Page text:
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The Need for

Perioperative
Screening in Sleep
Apnea Patients
Marietta Bellamy Bibbs, BA,
RPSGT
Morton Plant Mease Healthcare
Clearwater, FL

Discuss the importance of recognizing


undiagnosed obstructive sleep apnea (OSA)
Review the patients at risk for OSA
Describe the consequences of untreated
OSA in the surgery patient
Review screening tools to identify at risk
patients
Discuss preventative measures to decrease
perioperative risk in OSA patients

Presentation Content
Undiagnosed
OSA Statistics

Consequences
of Untreated
OSA

Identifying
the At-Risk
Patient

The Surgical
Patient
Postoperative
catastrophes

Screening
Tools and
Preventive
Measures

Untreated Obstructive
Sleep Apnea

Men with Moderate OSA


Obese Men

Women with Moderate OSA


Obese Women

The Risk Factors


Risks of Untreated OSA

Risk of Dying
Population Percentage
Percent Undiagnosed

Predisposing
Characteristics
Clinical Signs and
Symptoms

BMI
BMI 35
35 kg/m2
kg/m2
Pediatric
patients
95
percentile
Pediatric patients 95 percentile for
for age
age and
and gender
gender

Hypertension
Hypertension (difficult
(difficult to
to
manage
and
manage and treat)
treat)

th
th

Large
(>17 inches
Large Neck
Neck (>17
inches in
in men
men and
and >16
>16
inches
inches in
in women
women

Tonsils
Tonsils nearly
nearly touching
touching or
or
touching
touching in
in the
the midline
midline

Craniofacial
Craniofacial abnormalities
abnormalities

History of Airway Obstruction


During Sleep

Anatomical
Frequent
Anatomical Nasal
Nasal Obstruction
Obstruction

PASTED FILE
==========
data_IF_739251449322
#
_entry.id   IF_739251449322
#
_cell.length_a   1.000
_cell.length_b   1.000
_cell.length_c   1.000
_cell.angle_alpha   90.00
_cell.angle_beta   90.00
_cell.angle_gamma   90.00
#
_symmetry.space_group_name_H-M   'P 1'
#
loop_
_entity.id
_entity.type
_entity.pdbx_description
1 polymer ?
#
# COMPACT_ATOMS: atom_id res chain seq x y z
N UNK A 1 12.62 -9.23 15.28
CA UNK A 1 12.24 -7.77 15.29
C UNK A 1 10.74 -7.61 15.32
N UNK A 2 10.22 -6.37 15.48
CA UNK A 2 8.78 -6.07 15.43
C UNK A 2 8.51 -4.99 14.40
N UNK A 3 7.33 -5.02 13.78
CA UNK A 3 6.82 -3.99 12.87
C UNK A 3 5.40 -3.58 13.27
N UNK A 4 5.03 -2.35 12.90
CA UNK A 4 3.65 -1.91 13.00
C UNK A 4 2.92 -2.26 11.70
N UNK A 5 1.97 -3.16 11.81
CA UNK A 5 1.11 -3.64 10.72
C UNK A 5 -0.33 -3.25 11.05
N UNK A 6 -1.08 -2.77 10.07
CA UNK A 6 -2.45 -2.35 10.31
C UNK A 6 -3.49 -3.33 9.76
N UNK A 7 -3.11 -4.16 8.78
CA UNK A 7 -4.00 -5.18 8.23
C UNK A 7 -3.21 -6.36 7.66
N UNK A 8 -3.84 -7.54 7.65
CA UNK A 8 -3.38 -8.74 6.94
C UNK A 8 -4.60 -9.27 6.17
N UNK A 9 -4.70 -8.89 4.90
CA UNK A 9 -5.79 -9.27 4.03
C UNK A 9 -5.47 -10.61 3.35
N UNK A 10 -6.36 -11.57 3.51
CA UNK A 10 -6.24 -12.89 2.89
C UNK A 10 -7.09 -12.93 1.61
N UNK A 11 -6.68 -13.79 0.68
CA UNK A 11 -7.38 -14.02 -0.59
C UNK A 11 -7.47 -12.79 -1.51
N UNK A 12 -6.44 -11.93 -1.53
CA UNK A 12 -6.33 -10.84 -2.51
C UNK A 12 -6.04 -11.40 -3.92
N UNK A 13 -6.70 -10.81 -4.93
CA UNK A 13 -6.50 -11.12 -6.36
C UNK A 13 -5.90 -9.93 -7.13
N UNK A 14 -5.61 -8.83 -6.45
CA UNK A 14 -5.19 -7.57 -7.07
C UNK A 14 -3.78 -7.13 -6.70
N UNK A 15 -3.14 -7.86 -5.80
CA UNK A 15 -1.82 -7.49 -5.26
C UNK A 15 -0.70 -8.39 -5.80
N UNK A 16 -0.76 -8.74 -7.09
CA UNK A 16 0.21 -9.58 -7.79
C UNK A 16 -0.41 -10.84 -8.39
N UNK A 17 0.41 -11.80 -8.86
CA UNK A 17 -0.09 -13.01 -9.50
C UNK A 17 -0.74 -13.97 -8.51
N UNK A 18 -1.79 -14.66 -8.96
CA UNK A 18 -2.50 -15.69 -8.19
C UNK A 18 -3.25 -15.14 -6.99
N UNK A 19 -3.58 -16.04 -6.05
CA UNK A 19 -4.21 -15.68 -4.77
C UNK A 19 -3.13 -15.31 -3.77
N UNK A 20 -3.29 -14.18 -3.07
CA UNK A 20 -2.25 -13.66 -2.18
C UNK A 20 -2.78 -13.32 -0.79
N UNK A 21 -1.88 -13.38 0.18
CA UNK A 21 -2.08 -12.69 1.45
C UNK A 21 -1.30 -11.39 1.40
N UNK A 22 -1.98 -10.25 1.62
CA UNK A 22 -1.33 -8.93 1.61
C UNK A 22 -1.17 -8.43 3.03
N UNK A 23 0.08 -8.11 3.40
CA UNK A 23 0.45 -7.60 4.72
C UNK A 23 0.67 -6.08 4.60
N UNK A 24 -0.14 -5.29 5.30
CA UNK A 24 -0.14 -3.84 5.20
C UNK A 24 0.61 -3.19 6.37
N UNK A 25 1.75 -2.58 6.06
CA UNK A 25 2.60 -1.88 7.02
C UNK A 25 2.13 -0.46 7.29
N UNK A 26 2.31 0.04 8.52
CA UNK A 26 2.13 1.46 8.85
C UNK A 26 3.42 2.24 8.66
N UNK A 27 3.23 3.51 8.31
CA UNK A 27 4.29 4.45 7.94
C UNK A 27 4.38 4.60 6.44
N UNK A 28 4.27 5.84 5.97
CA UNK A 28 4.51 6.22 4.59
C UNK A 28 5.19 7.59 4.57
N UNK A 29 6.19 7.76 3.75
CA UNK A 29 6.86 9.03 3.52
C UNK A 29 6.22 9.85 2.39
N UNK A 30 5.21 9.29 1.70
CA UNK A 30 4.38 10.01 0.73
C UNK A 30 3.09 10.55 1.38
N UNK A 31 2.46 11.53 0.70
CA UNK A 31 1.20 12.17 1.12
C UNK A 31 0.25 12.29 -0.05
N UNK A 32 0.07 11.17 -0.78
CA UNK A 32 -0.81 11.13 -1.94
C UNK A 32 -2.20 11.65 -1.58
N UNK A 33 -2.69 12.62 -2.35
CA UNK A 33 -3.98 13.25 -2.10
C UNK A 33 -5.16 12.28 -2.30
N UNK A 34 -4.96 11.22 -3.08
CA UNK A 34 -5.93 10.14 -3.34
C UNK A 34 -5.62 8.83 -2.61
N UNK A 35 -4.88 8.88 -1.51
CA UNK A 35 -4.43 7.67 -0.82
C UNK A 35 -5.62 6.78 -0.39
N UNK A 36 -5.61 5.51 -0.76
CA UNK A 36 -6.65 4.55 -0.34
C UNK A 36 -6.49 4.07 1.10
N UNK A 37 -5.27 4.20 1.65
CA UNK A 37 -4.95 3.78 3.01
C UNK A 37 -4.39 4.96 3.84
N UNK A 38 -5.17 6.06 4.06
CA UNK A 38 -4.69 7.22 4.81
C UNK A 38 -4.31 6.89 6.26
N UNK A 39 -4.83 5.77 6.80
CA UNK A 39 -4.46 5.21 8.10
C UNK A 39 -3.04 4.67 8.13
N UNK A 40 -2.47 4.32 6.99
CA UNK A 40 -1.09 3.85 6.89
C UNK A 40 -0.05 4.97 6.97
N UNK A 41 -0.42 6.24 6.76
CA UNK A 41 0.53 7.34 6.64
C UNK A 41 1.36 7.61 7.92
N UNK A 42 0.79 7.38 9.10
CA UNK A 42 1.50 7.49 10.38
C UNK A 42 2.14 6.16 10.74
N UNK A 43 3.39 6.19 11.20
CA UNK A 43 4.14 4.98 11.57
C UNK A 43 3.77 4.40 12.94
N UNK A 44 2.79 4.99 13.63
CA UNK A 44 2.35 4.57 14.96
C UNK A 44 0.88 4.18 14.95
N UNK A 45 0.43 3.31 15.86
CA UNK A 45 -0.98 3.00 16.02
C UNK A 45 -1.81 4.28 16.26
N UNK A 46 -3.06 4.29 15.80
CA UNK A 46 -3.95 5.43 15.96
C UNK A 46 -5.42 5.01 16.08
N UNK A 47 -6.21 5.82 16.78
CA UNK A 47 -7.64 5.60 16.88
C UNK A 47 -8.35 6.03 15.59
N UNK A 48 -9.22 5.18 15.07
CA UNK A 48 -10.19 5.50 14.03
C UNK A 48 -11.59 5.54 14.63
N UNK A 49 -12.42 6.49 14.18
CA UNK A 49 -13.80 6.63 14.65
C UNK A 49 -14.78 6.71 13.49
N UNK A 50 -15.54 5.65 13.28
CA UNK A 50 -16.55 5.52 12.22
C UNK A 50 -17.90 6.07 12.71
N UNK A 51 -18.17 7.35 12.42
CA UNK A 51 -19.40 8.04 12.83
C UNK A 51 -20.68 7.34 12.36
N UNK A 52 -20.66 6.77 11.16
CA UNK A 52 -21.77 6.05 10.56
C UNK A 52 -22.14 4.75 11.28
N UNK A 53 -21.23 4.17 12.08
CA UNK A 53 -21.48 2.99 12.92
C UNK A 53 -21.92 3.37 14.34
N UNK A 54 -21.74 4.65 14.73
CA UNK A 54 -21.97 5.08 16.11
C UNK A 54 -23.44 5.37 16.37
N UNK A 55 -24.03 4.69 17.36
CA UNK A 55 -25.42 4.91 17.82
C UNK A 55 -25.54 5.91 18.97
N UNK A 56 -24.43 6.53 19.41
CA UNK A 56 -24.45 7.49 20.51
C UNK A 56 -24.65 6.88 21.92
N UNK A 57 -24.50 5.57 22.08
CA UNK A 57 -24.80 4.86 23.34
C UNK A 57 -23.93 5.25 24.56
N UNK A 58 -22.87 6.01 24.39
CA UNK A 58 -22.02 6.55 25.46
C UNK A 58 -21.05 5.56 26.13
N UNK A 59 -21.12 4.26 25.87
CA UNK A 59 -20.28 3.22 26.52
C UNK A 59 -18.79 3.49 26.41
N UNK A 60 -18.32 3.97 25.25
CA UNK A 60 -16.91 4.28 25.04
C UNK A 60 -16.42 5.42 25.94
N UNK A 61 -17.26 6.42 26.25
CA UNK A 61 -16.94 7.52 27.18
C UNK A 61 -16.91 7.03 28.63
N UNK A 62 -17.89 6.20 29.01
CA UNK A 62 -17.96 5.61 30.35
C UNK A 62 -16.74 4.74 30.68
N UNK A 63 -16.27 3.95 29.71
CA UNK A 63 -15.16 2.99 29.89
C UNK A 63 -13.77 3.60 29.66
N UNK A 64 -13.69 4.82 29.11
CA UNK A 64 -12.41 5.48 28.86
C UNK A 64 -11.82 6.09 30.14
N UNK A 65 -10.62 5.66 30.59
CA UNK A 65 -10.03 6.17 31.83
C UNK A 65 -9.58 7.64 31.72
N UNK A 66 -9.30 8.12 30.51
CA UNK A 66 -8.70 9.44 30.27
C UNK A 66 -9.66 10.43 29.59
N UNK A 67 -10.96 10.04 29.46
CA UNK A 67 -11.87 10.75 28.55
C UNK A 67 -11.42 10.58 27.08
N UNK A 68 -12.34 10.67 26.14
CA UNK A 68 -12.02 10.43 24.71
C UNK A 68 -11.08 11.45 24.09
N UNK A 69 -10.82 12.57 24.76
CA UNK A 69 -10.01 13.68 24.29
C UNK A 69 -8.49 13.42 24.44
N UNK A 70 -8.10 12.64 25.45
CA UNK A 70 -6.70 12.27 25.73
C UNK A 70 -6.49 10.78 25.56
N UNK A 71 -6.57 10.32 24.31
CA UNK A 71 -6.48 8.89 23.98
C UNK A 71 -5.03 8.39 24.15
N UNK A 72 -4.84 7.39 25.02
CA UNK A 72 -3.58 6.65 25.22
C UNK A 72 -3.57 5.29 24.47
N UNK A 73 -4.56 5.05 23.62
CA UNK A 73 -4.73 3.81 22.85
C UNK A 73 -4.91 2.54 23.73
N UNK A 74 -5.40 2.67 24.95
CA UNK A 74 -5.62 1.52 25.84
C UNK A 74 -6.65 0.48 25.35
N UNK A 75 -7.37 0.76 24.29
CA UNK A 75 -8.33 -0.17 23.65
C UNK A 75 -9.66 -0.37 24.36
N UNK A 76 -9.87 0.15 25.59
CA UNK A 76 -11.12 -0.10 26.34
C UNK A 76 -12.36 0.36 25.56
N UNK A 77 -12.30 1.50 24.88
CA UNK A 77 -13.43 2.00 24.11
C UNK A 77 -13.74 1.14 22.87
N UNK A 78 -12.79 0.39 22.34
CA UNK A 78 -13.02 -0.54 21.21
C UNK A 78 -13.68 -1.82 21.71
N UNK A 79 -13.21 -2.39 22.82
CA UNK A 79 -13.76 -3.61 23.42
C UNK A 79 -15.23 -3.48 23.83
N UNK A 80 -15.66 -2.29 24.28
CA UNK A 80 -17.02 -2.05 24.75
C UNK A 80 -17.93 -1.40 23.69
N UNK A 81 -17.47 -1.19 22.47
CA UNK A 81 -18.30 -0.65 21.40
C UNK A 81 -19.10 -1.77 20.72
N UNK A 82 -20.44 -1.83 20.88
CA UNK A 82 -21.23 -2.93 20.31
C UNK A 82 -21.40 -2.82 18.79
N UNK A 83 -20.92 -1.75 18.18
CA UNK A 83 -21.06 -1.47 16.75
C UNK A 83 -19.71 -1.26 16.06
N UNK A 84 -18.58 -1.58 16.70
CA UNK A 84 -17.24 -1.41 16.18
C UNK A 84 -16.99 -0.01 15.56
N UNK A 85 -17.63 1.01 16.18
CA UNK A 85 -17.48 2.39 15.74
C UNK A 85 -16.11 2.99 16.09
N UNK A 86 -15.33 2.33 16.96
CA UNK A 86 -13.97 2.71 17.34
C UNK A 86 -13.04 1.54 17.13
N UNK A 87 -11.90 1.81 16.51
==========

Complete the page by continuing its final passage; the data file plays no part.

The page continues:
Frequent and
and Loud
Loud Snoring
Snoring
Awakens
Awakens with
with choking
choking sensation
sensation
from
from sleep
sleep

Frequent
Frequent arousals
arousals
from
from sleep
sleep

Excessive
Excessive
Sleepiness
Excessive sleepiness
sleepiness or
or fatigue
fatigue despite
despite
adequate
adequate sleep
sleep

Pauses
Pauses in
in breathing
breathing during
during sleep
sleep

Restless
Restless sleep,
sleep, difficulty
difficulty breathing
breathing
or
increased
respiratory
or increased respiratory effort
effort
during
during sleep
sleep

Falls
Falls asleep
asleep easily
easily in
in sedentary
sedentary (non(nonstimulating)
situations
stimulating) situations

Parent
Parent or
or teacher
teacher notes
notes child
child is
is sleepy
sleepy during
during day,
day, easily
easily distracted
distracted and
and overly
overly
aggressive
and
difficulty
concentrating
aggressive and difficulty concentrating
Child
Child is
is difficult
difficult to
to arouse
arouse at
at usual
usual awakening
awakening
time
time

Why Perioperative Screening


In the undiagnosed Obstructive Sleep Apnea
(OSA) patient population..
Minimize the number of undiagnosed patients presenting
for surgery.
Provide appropriate monitoring and access to postoperative evaluation.
Provide longitudinal care if indicated.
Continue post-operative PAP therapy since treatment
requirements may increase.

OSA and The Surgical


Risk

It is estimated that 82% of men and


92% of women with moderate-severe
OSA have not been diagnosed
40% of obese men and 50% of obese
women have been identified as having
OSA
Estimated life span of untreated OSA
is 58 years (normal men 78 yrs.,
women 83 years)
John Hopkins study found severe OSA
increased risk of dying by 46%

Prevalence of OSA
18 -20 million adults suffer from
symptomatic OSA or severe asymptomatic
OSA
It is estimated that 90% of those suffering
from OSA are still undiagnosed and
untreated
4% of the US population affected
Frequently goes unrecognized and
undiagnosed in the medical community
Affects all aspects of life
OSA patients have a higher risk of postoperative complications

Healthcare Utilization
and OSA

Associated with increased sick days


and loss of productivity at work
Prescription costs:
OSA patients with hypertension receive
more anti-hypertensive prescriptions and
other drug therapies that are higher in
cost
Highest diagnosis-specific expenditures
related to hypertension and